The Netherlands - Part 2: Food, Drink and Shopping

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2.1.: EATING OUT

In Holland eating out is basically the same as anywhere else. You sit down, order food, eat, pay, leave. There are some things you should know, though.

First of all there are two ways of eating out (as in most Western countries): fast food and restaurant.

Holland has a couple of the (in?)famous American fast food chains; McDonalds, Burger King, Kentucky Fried Chicken, etc. McDonalds is the most common, found in any city with more than approx. 50 thousand inhabitants. You'll also find McDrives along most major highways.
In addition to this ready-made fast food, Holland also has loads of 'Snack Bars'. You'll find these in every town in Holland, and they serve fried foods like French Fries ("Patat", which in The Netherlands is usually eaten with mayonnaise), hamburgers, etc. There are also some typically Dutch snacks available there, like the "kroket" (meat ragout in crunchy coating), the "Frikandel" (just fried meat), the "Nasibal" (fried spiced rice in crunchy caoting) and the "Bamischijf" (crunchy disc filled with noodles).

Do realise that almost everything in the Snack Bar is fried or deep fried. Not a place to go if you're on a diet, although most Snack Bars also do sandwiches, ice cream and drinks.

'Regular' restaurants are basically the same as anywhere else. Especially in the four major cities (Amsterdam, Rotterdam, The Hague and Utrecht) you'll find almost any quisine available in any price range, from French to Korean and from Argentinian steakhouses to vegan/biological eateries. Most smaller cities have enough of a choice in restaurants and bistros in the regular cuisines (French, Italian, Chinese/Indonesian, etc.) for you to find what you like.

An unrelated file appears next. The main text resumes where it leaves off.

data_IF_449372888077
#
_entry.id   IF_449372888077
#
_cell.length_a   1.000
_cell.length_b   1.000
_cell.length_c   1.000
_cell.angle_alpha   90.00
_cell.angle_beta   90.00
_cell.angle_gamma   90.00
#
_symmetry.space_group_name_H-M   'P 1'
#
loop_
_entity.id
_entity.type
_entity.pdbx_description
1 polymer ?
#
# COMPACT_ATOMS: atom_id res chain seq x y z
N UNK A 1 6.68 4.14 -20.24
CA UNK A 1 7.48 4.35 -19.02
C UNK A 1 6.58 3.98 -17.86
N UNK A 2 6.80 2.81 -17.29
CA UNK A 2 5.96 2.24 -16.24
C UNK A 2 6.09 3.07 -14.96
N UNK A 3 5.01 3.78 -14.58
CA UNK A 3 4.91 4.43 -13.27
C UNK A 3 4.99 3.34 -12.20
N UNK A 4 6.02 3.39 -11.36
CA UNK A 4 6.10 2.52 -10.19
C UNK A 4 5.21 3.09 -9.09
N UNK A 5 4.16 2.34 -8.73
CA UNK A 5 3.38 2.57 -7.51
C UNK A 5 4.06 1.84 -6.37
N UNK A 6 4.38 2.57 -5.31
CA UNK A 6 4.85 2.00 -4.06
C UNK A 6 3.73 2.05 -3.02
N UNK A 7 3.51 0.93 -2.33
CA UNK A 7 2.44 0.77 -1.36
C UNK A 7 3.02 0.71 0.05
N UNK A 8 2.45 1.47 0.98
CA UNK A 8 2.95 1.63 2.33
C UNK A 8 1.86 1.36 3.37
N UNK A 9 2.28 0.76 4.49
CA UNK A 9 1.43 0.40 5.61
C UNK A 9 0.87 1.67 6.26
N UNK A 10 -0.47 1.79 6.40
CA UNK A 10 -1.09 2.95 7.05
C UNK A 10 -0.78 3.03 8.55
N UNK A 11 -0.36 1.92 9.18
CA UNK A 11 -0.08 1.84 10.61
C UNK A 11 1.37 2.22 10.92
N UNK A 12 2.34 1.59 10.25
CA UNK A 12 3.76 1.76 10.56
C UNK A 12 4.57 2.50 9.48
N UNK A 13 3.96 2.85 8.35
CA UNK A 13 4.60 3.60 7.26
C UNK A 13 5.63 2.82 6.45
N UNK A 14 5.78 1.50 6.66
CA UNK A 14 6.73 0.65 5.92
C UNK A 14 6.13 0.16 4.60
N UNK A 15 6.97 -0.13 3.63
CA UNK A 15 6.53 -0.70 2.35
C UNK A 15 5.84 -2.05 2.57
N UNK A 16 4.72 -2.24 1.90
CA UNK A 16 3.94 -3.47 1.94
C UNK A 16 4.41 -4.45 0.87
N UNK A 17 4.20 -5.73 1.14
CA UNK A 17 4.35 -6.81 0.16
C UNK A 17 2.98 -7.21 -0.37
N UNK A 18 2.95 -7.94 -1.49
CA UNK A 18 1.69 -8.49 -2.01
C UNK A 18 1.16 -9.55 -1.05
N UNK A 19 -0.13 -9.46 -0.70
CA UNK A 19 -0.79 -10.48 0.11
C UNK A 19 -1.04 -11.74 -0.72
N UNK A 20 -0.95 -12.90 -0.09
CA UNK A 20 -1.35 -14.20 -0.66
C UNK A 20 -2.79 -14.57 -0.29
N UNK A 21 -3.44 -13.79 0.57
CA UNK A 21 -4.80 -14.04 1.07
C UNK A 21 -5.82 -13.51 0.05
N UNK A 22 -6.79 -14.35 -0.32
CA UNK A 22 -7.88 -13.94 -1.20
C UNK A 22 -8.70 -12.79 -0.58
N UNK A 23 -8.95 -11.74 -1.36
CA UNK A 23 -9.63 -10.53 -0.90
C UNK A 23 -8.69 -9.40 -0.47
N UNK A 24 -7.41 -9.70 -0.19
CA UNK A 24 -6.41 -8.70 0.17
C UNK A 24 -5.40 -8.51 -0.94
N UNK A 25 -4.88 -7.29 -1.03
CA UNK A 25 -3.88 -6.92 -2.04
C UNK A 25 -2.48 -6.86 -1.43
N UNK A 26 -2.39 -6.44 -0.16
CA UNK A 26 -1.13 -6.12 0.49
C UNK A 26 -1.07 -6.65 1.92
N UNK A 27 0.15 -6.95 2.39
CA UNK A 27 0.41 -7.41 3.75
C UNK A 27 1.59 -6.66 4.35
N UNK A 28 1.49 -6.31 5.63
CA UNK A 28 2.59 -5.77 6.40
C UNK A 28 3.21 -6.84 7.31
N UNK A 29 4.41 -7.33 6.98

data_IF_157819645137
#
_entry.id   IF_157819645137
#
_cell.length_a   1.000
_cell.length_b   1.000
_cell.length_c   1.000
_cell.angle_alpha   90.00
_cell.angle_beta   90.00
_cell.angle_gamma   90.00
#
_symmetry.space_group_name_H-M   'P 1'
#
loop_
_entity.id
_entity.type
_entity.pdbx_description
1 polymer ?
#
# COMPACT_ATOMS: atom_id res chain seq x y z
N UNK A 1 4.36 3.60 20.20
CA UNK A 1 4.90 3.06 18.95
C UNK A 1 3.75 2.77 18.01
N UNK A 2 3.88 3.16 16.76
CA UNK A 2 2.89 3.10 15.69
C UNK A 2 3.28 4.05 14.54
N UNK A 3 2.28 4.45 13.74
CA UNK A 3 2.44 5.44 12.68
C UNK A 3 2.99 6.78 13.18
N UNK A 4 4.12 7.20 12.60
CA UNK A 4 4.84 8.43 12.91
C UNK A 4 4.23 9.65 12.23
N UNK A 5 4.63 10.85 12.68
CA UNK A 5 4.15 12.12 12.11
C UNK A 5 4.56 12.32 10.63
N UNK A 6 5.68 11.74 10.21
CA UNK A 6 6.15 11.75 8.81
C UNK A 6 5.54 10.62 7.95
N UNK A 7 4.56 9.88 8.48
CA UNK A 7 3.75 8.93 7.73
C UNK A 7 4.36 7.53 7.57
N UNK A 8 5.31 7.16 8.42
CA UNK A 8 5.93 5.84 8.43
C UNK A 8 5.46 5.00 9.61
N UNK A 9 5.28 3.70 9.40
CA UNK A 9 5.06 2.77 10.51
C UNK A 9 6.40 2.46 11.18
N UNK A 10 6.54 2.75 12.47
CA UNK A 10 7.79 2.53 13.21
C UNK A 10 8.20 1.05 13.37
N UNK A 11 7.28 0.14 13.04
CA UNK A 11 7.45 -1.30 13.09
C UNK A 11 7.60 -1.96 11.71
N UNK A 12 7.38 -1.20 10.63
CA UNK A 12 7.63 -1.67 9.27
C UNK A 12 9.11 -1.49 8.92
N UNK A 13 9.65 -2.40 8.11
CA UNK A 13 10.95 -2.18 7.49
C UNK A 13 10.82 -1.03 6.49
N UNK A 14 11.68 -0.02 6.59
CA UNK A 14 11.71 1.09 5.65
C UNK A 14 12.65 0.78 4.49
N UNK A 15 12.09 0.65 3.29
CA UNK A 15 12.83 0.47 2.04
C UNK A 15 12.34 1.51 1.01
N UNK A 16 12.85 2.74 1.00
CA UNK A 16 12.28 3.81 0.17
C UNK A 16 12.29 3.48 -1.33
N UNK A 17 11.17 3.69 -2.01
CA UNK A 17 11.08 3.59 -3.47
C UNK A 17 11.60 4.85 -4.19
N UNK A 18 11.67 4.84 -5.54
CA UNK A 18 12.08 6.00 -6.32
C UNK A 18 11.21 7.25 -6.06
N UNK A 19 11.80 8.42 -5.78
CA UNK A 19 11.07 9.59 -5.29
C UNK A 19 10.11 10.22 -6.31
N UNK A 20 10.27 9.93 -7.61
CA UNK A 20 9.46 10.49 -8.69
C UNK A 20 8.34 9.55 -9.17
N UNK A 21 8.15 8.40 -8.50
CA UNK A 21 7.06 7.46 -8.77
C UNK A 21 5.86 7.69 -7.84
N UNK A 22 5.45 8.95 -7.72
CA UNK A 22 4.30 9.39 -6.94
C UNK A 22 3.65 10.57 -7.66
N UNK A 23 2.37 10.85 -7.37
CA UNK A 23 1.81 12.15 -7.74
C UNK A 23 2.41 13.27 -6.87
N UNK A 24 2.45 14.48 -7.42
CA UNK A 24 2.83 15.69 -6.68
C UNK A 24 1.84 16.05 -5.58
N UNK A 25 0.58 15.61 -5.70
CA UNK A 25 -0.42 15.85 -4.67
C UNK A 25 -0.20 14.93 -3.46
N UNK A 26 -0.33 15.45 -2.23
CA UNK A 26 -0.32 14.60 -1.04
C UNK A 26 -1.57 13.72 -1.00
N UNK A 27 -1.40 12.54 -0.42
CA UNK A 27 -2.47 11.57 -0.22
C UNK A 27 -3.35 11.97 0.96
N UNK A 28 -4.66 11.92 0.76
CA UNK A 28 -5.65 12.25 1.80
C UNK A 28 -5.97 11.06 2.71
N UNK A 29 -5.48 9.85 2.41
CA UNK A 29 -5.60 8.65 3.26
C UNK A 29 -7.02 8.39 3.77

If you're looking for traditional Dutch food you're probably going to have to spend some time to find it. Dutch food is traditionally a 'one-pan' dish, based on a local vegetable and potatoes plus some meat (a throwback to the agricultural history). If you would like to try it, look around in one of the four major cities, especially in wintertime. TIP: In winter a lot of local bistros sell the traditional 'Erwtensoep', a thick, heavy pea soup with smoked sausage and bacon. Very nice...

2.2.: EATING IN AND SHOPPINIG FOR FOOD

If you want to eat in, there's plenty available in the super markets. All supermarkets have whatever you need for a basic meal and the larger ones also have some specialties. Almost all supermarkets also have a fresh produce section, so shopping for food should not be a problem. If you want some really fresh vegetables, fruit or meat, visit a "Markt" (open-air market). Most towns have either a full-time markt in place, or have one on a fixed day every week. There you'll find a lot of fresh stuff, usually cheaper than in the stores.
Some of the major chains of supermarkets in Holland are: Albert Heijn, C1000, Edah, A&P, Spar, Super and Konmar. Service there is usually very good if you need anything you can't find.
When shopping, also look out for the smaller shops, they usually specialise in a certain area of cuisine or food, and the quality is generally excellent.

2.3.: DRINKING

Holland is pretty liberal with regard to alcohol, but alcohol will usually not be sold to obviously intoxicated people, people under the age of 16 (beer and wine) or under the age of 18 (distilled liquors).
The Dutch mostly drink beer or wine, although the stronger stuff is quite popular too. One specifically Dutch drink is "Jenever", a strong distilled sort of gin, made from juniper berries. It's served chilled in a very small glass and really warms you up on a cold day...

2.5.: DRUNKENNESS

A small note: if you decide to get drunk in public that's up to you, although it is not really accepted if you've very drunk and obnoxious. Bar personnel will not serve someone who is obviously drunk, and if you're outside creating a ruckus there's a good chance the local police will pick you up and detain you for a night (to sleep it off usually).


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